National Tax Agency Update – Third-Party Entities Merely Acting As Customs Brokers or Importers Cannot Act as Importers of Record or Deduct Import Consumption Tax

Last Updated on July 8, 2024 by ACP JAPAN

The National Tax Agency has updated its guidelines following the customs system revision in October 2023.

As highlighted earlier (link – JP Customs Reform – Clarification of Importer Definitions, Introduction of Two New Systems in Japan), the new rules impose stricter criteria for entities qualifying as importers. Third-party entities merely acting as customs brokers or on behalf of another company can no longer be recognized as the importer of record. Consequently, these entities are also ineligible to claim the Import Japan Consumption Tax (Import JCT) deduction, which is reserved for the actual importer.

The National Tax Agency advises that foreign entities should use an Attorney for Customs Procedures (ACP) to serve as the importer of record and to claim the consumption tax refund/deduction for imports. Therefore, both National Tax Agency and Japan Customs recommend using Attorney for Customs Procedures (ACP) for non-resident entities to act as Importer of Record (IOR).

Our company specializes in ACP services, supporting numerous foreign corporations. Please contact us for assistance.



Handling Import Consumption Tax Deduction When Entrusted by Foreign Entities (National Tax Agency Website)

Inquiry to National Tax Agency:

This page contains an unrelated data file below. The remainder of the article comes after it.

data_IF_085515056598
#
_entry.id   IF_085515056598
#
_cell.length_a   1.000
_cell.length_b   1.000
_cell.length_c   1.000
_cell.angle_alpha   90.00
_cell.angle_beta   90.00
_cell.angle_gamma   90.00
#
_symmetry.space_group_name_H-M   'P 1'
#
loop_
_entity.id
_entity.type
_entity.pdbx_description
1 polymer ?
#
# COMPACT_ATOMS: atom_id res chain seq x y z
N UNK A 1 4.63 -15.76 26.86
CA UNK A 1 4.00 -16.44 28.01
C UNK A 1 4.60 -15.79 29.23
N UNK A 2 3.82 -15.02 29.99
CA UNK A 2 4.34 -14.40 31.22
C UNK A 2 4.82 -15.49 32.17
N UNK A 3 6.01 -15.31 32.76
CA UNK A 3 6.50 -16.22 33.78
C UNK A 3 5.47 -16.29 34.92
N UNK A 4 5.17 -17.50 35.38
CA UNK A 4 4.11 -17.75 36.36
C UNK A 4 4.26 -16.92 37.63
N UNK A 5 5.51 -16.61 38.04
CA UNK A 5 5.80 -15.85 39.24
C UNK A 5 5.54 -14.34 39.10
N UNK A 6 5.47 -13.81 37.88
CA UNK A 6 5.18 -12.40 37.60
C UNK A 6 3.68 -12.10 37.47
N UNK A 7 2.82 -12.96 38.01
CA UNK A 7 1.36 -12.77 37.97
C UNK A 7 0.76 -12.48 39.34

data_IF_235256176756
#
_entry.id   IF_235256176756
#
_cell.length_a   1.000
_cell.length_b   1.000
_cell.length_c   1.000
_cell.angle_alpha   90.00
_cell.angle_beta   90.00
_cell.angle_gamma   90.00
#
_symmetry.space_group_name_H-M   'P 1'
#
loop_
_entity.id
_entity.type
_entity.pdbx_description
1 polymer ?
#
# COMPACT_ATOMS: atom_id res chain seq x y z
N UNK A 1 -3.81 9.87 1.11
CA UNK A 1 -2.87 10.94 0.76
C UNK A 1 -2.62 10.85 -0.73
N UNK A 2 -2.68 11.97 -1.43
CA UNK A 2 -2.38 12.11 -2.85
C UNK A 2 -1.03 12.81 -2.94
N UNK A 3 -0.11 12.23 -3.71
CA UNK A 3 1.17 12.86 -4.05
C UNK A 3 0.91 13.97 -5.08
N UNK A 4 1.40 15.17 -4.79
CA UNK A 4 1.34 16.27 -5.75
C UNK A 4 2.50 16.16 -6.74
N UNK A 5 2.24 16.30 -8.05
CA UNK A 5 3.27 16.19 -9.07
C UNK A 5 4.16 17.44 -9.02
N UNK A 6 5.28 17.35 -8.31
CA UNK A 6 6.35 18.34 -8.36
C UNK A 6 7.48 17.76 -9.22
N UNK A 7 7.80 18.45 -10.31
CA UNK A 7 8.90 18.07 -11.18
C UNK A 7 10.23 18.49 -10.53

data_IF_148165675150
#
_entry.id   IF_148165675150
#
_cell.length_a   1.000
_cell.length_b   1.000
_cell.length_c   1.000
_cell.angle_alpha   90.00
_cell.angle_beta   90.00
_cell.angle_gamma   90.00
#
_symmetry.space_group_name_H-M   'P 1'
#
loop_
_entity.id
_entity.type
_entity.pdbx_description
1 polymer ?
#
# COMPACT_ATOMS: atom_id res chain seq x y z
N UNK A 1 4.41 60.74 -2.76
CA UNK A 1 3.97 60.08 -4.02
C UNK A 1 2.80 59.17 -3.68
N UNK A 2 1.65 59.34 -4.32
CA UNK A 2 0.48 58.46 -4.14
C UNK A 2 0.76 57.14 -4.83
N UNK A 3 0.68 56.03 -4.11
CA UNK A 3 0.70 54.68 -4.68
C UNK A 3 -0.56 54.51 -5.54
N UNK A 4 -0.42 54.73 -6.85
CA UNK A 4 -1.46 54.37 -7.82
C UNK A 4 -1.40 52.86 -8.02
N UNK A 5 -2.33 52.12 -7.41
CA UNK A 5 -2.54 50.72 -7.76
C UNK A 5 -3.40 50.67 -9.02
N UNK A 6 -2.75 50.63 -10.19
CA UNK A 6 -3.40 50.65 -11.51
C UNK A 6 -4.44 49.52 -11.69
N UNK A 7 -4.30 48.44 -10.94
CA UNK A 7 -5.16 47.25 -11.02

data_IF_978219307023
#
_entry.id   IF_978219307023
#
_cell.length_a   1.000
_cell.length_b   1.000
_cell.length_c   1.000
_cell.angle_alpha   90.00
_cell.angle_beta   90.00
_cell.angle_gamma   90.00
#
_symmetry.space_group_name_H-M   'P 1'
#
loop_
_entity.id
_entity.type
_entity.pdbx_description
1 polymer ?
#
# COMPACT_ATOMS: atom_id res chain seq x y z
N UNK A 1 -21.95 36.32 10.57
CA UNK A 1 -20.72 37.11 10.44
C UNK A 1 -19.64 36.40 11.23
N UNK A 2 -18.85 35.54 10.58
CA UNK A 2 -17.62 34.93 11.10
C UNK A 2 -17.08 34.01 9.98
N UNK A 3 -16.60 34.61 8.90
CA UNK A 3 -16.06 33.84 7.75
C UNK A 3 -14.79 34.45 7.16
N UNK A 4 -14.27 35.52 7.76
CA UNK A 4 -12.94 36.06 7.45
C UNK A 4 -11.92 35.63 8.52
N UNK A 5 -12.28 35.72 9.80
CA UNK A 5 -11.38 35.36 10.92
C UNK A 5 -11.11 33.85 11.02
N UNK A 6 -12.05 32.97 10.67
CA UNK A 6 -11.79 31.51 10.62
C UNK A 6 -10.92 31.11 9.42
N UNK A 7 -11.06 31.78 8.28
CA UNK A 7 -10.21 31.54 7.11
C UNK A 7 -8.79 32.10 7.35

We, a customs broker, have been entrusted by “Company A,” a foreign entity, to handle customs arrangements for products they plan to sell to customers in Japan. We will also manage the transportation of these products to a domestic warehouse.

After transporting the goods to the domestic warehouse, “Company A” remains the seller, not our company. However, our company will temporarily bear the import consumption tax for withdrawing the products from the bonded area and will later receive reimbursement from “Company A.”

In this case, should the import consumption tax deduction be claimed by our company, the customs broker, or by “Company A,” the taxpayer?


Response from National Tax Agency:

“Company A,” the foreign entity, should claim the import consumption tax deduction in their consumption tax return (JCT tax return).


The consumption tax deduction applies to taxable purchases made domestically and to taxable cargo withdrawn from bonded areas. According to Article 30 of the Consumption Tax Act, the entity eligible for the consumption tax deduction is the one who withdraws the taxable cargo, i.e., the entity that made the import declaration.

If there is no buy/sell transaction for the import, the import declaration must be made by the entity with the authority to dispose of the imported goods after withdrawal from the bonded area. Since your company is only handling customs arrangements and transportation to a domestic warehouse, it does not have the authority to dispose of the goods post-withdrawal, thus not qualifying as the importer of record.

Therefore, if “Company A” is a taxable business entity, the import consumption tax deduction should be claimed by “Company A,” the entity with the authority to dispose of the goods, and not by your company as the customs broker.

Note: For “Company A” (a foreign entity) to make the import declaration, it must appoint an Attorney for Customs Procedures (ACP).


NTA – Handling of Consumption Tax Deduction When Entrusted with Customs Arrangements by Foreign Entities